Not even downbeat jobs data and resurfacing Brexit jitters were enough to dampen the pound’s spirits in the previous week. Can it keep holding its ground with major events lined up?
BOE Inflation Report hearings (May 22, 10:00 am GMT)
In the other week’s Super Thursday, the central bank released their Inflation Report, which contained updated forecasts on growth and inflation. This time, policymakers are slated to provide more insight on the recent changes made.
Recall that the BOE downgraded its GDP growth and inflation forecasts for 2018, as well as its inflation forecasts for 2019 and 2020. The Parliament’s Treasury Committee and market watchers are likely eager to learn about the factors that spurred these revisions, which might then shape future policy expectations.
U.K. CPI (May 23, 8:30 am GMT)
Inflation reports tend to be a big deal for the pound as traders are trying to guess when the next BOE hike might happen. However, the April report could keep these expectations in check as no change to the headline CPI reading at 2.5% is eyed.
The core version of the report could even tick down from 2.3% to 2.2% to reflect weaker price pressures. Producer input prices, on the other hand, could post a strong 1.1% rebound over the earlier 0.1% dip to signal stronger consumer inflation down the line.
BOE Governor Carney’s speech (May 24, 8:00 am GMT)
Head honcho Carney is scheduled to deliver opening remarks at the central bank’s Markets Forum meeting in London, so pound traders would likely keep their eyes and ears peeled for any monetary policy hints.
U.K. second GDP estimate (May 25, 8:30 am GMT)
Last but certainly not least is the revised version of the U.K. GDP for Q1 due on Friday, although most analysts aren’t really expecting to see any changes from the earlier 0.1% estimate.
Note that weak construction and manufacturing activity were mostly to blame for the not-so-impressive figure, which was actually the weakest growth rate since the last quarter of 2012. Any positive revisions, however, could revive tightening expectations and pound strength.
Last Week’s Price Review
The pound is currently on track to finishing the trading week in third place (as of 2 pm GMT), which would mark the second straight week of overall pound strength.
The pound’s price action was a bit messy, though, which is a sign that the pound may have been somewhat vulnerable to (and benefited from) opposing currency price action.
Anyhow, the pound also had a promising start like the euro, but as noted in Monday’s morning London session recap there were no apparent catalysts, although market analysts were pointing to preemptive positioning ahead of the U.K.’s jobs report, as well as the Greenback’s weakness.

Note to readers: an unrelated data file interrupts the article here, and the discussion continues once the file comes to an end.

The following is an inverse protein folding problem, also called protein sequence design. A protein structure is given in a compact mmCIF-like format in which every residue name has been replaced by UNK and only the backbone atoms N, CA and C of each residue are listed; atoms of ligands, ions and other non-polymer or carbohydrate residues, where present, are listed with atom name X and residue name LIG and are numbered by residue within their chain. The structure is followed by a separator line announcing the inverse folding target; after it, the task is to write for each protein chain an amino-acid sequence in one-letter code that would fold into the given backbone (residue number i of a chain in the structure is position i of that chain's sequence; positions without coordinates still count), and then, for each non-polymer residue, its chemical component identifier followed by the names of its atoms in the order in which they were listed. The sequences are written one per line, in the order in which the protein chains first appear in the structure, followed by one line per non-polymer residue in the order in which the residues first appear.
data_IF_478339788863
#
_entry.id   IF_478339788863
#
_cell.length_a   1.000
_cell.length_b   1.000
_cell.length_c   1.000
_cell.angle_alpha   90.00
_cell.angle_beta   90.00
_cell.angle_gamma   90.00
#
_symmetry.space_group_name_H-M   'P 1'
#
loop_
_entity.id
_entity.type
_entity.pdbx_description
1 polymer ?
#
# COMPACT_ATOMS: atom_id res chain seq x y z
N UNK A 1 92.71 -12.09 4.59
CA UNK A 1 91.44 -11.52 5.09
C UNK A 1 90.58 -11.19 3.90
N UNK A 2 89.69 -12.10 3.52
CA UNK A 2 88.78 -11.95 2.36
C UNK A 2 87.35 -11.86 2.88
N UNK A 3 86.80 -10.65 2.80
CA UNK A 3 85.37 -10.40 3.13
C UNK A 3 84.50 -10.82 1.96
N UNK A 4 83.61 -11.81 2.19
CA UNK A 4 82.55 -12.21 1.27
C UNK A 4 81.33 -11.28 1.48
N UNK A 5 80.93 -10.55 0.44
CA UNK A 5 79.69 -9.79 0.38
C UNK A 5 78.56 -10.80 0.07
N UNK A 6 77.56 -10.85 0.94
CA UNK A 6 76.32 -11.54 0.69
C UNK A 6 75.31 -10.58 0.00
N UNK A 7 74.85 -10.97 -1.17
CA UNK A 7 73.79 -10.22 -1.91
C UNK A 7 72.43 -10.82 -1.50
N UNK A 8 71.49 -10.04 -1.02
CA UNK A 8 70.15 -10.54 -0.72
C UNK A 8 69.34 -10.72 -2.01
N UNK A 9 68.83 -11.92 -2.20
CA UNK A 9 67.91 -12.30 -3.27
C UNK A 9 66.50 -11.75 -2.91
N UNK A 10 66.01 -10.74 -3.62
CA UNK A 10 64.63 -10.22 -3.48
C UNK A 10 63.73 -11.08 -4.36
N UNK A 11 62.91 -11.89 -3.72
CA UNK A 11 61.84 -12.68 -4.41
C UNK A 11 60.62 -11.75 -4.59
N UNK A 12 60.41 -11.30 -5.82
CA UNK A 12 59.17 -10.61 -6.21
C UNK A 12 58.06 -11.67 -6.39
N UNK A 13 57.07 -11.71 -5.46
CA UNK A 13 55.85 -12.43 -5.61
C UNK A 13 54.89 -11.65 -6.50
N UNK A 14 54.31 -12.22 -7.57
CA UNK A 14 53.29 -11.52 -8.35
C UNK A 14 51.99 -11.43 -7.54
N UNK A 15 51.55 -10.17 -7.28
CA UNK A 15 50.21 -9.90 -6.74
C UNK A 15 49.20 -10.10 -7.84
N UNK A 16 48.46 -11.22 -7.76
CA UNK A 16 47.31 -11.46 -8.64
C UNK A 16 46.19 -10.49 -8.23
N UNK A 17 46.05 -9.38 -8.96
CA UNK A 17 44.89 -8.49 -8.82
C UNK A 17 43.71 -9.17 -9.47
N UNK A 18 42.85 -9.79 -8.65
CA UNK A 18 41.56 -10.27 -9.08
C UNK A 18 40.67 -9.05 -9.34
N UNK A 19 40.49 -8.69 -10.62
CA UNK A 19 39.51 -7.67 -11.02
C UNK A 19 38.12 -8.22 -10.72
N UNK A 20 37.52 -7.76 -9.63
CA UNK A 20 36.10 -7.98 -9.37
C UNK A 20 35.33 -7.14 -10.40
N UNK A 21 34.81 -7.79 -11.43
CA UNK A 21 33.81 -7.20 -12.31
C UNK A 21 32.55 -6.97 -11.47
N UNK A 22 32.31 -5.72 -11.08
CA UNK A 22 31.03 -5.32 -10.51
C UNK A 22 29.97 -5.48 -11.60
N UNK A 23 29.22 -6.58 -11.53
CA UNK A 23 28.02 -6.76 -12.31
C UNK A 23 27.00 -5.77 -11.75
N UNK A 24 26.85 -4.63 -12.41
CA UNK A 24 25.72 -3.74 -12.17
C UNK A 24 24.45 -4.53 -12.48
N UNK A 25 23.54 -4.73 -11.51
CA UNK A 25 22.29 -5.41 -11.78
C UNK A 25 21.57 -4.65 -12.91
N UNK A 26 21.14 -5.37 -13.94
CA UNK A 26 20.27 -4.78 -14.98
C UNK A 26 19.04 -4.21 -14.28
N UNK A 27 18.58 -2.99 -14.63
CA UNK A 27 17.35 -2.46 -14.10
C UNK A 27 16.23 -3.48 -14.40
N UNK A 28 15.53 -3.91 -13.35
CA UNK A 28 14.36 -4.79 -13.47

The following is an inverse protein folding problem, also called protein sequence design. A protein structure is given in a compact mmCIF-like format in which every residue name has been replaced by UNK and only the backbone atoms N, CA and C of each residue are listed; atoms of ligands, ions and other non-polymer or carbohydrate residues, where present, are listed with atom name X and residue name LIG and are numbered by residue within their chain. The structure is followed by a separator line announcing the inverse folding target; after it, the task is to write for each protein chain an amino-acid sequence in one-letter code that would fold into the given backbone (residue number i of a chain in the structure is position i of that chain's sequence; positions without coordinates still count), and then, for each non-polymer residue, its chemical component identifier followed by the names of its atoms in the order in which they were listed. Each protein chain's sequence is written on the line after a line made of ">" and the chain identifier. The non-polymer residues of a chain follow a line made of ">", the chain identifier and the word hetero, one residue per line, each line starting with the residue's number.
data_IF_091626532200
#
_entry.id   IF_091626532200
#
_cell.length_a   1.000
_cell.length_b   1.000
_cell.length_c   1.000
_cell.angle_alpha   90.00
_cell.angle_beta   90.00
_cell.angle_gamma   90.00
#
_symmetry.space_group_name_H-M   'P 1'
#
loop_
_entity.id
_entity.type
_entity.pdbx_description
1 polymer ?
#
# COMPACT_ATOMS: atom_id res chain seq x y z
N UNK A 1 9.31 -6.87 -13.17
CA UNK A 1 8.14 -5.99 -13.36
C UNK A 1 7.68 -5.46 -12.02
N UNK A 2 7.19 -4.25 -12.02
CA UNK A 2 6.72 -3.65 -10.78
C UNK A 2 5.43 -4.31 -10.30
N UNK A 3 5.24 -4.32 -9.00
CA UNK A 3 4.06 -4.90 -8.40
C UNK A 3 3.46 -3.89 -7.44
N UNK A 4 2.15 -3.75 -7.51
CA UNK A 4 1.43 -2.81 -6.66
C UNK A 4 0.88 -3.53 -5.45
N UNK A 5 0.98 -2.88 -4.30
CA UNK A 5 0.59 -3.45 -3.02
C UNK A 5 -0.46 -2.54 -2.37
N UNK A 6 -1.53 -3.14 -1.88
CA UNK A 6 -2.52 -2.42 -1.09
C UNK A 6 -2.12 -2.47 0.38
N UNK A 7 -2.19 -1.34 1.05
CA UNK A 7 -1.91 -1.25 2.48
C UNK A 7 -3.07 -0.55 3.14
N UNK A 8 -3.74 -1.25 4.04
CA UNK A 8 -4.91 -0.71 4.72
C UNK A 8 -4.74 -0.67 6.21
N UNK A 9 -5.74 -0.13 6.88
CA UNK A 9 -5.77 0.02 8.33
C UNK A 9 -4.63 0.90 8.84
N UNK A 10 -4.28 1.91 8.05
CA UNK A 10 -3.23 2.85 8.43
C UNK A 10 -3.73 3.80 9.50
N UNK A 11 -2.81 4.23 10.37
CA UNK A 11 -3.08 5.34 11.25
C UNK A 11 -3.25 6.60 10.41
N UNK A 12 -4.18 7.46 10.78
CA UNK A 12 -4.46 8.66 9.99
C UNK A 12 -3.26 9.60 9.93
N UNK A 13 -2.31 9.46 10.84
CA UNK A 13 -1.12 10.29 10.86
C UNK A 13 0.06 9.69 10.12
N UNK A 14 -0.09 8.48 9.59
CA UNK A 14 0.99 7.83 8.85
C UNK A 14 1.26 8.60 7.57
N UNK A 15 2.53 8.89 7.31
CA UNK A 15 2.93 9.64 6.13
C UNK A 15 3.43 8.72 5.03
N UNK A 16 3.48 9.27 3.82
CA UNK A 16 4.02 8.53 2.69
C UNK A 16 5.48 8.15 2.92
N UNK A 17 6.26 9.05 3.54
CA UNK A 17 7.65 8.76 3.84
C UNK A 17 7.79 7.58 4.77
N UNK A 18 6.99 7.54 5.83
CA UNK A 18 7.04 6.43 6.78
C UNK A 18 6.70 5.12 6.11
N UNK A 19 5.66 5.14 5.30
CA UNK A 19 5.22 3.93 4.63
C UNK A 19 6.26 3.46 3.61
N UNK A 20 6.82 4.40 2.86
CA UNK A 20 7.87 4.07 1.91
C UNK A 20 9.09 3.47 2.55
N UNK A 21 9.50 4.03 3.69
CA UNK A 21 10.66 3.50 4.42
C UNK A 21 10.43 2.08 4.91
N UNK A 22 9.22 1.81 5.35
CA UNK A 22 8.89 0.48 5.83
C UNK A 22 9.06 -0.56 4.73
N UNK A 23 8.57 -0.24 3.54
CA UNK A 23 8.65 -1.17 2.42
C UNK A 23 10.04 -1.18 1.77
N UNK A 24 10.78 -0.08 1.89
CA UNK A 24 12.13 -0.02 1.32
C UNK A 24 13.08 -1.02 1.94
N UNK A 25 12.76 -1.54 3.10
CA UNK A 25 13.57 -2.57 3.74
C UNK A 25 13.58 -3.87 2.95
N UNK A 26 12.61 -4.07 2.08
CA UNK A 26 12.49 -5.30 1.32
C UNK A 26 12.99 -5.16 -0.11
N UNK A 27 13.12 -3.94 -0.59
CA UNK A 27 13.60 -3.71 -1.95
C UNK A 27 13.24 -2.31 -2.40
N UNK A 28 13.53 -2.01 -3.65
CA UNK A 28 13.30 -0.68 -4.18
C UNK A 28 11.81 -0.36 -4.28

The pound then steadily traded higher after that (except against USD) before getting hit by selling pressure ahead of the U.K.’s jobs report.
Speaking of the U.K.’s jobs report, that turned out to be mixed but with positive undertones for wage growth, which very likely helped to limit the pound’s slide and may even have helped to revive demand for the pound since the pound began to trend higher against everything (except CHF and USD) after the jobs report.
At any rate, the pound’s rally eventually ran out of steam and pound pairs were broadly tilting to the downside by Wednesday’s London session. There weren’t any clear catalysts for the pound’s retreat, but as pointed out in Wednesday’s London session recap, market analysts were attributing the pound’s weakness on Greenback strength and Brexit-related jitters.
The pound then jumped higher across the board on Thursday. And as noted in Thursday’s Asian session recap, that was due to a report from the Telegraph which claimed that the U.K. is supposedly ready to stay in the customs union with the E.U. once the transition deal ends.
The pound was later forced to take a step back, however, since a Reuters report was released that dismissed the claims made by the earlier Telegraph report.
And as it later turned out, the Reuters report was the accurate one since British PM Theresa May stated explicitly during the London session that:
“The United Kingdom will be leaving the customs union, we are leaving the European Union. Of course we will be negotiating future customs arrangements with the European Union and I have set three objectives; the government has three objectives in those.”
After sliding for a while, the pound began to turn in a more mixed performance before finding fresh sellers that sent the pound lower on Friday (except against CAD and EUR).
There were no fresh negative catalysts, but as noted in Friday’s London session recap, market analysts were pointing to lingering Brexit-related uncertainties as traders speculated on whether or not the U.K. will stay in a customs union once the transition period expires.